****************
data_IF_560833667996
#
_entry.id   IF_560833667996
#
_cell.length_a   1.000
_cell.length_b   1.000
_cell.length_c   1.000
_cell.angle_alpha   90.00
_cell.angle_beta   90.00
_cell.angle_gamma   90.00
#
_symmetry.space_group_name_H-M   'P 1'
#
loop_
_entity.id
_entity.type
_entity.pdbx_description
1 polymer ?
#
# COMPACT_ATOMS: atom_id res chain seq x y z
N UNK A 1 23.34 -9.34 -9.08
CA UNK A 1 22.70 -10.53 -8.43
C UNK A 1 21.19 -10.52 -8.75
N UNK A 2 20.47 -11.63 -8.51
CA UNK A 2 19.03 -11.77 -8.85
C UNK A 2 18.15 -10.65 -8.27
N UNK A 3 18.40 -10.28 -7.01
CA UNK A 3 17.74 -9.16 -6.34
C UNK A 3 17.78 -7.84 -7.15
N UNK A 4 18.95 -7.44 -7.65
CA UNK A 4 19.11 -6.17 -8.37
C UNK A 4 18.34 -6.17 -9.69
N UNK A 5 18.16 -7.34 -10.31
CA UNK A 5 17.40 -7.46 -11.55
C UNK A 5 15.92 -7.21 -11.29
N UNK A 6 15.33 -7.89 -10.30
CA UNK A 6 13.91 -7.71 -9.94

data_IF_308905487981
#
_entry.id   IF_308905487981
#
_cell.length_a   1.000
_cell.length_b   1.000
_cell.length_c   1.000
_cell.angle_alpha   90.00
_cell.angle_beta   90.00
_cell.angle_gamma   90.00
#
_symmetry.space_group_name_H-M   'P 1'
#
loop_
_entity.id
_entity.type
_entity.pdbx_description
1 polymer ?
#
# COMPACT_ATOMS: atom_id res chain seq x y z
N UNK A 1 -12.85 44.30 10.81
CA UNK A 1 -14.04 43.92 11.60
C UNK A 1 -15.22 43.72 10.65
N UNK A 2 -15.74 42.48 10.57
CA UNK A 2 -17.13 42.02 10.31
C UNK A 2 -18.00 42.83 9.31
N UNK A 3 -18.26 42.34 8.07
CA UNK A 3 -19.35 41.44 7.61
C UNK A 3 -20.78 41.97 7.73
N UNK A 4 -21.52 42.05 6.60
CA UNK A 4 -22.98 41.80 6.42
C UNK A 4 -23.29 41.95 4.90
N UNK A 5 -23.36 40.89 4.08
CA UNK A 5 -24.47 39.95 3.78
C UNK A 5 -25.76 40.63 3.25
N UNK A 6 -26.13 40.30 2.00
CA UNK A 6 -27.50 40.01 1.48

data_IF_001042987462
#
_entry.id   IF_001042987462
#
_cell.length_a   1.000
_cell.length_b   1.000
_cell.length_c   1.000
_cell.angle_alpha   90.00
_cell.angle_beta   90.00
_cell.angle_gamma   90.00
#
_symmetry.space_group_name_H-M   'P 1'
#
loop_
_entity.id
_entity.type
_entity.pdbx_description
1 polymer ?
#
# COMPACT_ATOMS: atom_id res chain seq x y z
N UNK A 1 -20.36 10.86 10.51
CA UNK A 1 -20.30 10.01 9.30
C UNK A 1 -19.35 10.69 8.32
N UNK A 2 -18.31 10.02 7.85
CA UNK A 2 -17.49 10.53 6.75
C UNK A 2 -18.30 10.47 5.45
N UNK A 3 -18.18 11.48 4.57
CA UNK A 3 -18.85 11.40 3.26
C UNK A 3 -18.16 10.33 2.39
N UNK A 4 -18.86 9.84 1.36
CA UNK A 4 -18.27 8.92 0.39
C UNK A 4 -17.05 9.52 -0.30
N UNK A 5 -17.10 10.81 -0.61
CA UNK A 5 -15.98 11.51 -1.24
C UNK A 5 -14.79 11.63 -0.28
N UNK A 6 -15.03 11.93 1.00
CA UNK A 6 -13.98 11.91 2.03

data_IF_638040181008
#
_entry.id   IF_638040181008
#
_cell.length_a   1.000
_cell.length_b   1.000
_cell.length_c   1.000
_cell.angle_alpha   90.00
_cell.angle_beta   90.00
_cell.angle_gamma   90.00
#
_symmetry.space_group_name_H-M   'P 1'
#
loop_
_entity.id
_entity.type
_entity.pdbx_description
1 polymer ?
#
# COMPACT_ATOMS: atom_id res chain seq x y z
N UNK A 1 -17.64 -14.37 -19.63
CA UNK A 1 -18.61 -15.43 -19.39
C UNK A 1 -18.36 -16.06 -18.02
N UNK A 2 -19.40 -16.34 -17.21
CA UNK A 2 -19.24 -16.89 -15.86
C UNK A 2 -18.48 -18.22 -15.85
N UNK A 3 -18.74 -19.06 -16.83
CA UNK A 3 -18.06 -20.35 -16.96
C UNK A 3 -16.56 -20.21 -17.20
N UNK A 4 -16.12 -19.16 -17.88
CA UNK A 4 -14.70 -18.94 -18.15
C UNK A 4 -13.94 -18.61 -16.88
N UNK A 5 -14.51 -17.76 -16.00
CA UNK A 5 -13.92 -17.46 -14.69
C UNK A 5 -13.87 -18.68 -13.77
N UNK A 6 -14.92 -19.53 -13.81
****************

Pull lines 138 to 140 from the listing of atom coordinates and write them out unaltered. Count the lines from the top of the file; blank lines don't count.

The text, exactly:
N UNK A 3 -18.74 -19.06 -16.83
CA UNK A 3 -18.06 -20.35 -16.96
C UNK A 3 -16.56 -20.21 -17.20